Miscarriage is usually defined as an early pregnancy loss. Miscarriage is also called spontaneous abortion. Types of miscarriage include the following:
Threatened--spotting or bleeding in the first trimester may or may not mean a miscarriage will occur; About 10 to 20 percent of women will miscarry in the first trimester. The woman is monitored for further bleeding. Ultrasound exams (a diagnostic imaging technique which uses high-frequency sound waves and a computer to create images of blood vessels, tissues, and organs) are usually performed to monitor growth of the fetus and to monitor fetal heartbeat.
Complete--the fetus, placenta, and other tissues are passed with bleeding
Incomplete--only a part of the tissues are passed; some remain in the uterus. There may be heavy vaginal bleeding.
Missed abortion--the embryo or fetus dies, but is not passed out of the uterus. Sometimes, dark brown spotting occurs, but there is no fetal heartbeat or growth.
Septic--miscarriage that becomes infected, the mother develops fever and may have bleeding and discharge with a foul odor; Abdominal pain is common. This is a serious condition and can result in shock and organ failure if not treated. Antibiotics and dilation and curettage (D & C) may be necessary. This procedure uses special instruments to remove the abnormal pregnancy.
Recurrent--more than three miscarriages
Fetal loss in the second trimester may occur when the cervix is weak and opens too early, called incompetent cervix. In some cases of incompetent cervix, a physician can help prevent pregnancy loss by suturing the cervix closed until delivery, called a cerclage.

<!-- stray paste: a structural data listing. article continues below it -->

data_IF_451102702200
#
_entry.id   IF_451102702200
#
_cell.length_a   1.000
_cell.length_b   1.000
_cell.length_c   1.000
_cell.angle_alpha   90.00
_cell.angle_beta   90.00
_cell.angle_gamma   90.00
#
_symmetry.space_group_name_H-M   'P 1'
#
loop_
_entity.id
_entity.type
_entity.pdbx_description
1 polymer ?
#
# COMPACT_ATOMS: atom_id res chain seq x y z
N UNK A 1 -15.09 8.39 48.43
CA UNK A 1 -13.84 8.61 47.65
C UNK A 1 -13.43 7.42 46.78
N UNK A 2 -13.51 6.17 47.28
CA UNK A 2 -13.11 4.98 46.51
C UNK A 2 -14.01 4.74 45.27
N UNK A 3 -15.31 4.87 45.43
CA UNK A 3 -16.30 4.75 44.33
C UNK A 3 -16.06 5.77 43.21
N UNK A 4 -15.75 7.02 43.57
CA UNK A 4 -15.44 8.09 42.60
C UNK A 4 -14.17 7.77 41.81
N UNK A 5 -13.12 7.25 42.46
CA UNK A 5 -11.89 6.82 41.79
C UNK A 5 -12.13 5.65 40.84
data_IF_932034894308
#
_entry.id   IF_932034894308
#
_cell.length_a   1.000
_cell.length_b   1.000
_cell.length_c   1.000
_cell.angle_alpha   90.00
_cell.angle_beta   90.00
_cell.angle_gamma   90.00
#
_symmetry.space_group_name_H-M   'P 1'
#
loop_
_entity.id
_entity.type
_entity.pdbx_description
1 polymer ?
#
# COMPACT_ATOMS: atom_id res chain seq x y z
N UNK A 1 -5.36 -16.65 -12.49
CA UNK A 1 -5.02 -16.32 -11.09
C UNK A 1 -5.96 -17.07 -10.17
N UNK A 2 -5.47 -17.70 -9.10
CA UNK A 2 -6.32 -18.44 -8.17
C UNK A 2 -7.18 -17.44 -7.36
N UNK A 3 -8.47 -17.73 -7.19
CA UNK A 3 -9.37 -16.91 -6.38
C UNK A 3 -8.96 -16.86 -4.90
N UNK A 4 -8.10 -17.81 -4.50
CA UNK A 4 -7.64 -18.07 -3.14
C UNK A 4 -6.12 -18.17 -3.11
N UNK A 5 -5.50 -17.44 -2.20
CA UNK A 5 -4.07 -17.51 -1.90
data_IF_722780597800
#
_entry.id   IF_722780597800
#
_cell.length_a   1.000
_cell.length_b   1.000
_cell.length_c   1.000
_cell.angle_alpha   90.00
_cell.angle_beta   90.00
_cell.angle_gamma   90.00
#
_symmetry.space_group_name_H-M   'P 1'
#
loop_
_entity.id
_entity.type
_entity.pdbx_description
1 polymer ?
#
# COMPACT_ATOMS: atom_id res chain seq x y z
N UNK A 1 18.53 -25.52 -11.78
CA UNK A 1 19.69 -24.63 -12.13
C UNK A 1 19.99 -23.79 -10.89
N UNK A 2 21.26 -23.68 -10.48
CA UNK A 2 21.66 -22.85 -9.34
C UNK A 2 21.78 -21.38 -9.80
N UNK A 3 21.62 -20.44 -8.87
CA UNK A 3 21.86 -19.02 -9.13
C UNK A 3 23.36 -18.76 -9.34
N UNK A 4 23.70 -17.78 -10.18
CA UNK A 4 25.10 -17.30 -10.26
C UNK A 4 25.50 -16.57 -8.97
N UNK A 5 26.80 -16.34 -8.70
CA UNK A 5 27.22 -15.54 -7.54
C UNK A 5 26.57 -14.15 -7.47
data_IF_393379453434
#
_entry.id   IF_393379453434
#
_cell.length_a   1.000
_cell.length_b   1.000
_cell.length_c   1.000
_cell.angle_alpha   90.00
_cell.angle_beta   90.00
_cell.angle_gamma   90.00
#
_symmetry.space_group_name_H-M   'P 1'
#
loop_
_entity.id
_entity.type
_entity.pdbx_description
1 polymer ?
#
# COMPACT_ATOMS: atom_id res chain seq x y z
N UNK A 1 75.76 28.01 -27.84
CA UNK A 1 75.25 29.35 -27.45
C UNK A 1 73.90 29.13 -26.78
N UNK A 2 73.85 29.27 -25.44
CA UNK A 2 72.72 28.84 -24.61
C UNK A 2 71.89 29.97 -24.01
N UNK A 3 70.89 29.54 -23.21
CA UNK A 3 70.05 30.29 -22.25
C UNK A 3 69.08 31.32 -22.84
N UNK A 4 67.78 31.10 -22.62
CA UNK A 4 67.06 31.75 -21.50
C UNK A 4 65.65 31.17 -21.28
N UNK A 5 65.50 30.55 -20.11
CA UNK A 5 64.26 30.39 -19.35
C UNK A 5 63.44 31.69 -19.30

The most common signs of miscarriage are vaginal spotting or bleeding, passing of tissue, and cramping. Ultrasound is usually used to diagnose miscarriage. If the fetus is no longer in the uterus, or there is no longer a fetal heartbeat, miscarriage is diagnosed. Other tests that may be used include pregnancy blood tests for the hormone human chorionic gonadotrophin (hCG). No increase in this hormone level or a decrease can indicate that the pregnancy is not growing.
Treatment for miscarriage in early pregnancy includes a procedure to remove the fetus and other tissues if they have not all been naturally passed. The procedure is called a surgical evacuation of the uterus, or a dilation and curettage (D&C). Anesthesia is used as the procedure can be painful to the mother. The cervical opening is dilated (opened) and either suction or an instrument called a curette is used to remove all the pregnancy tissues inside the uterus (called products of conception). These tissues may be sent to the laboratory for culture or testing for genetic or chromosomal abnormalities. However, not all miscarriages require a D&C. An early miscarriage may also be treated with expectant management or the drug misoprostol.
Later pregnancy loss may need a different procedure using hormones such as prostaglandin or Pitocin to cause the uterus to contract and push out the fetus and tissues.
Pregnancy loss does not usually cause other serious medical problems, unless an infection is present, or unless a missed abortion occurred in which the fetus and other tissues are not passed. A serious complication with a late miscarriage is disseminated intravascular coagulation (DIC), a severe blood clotting problem. This is more likely if there is a long time (usually a month or more) until the fetus and other tissues are passed.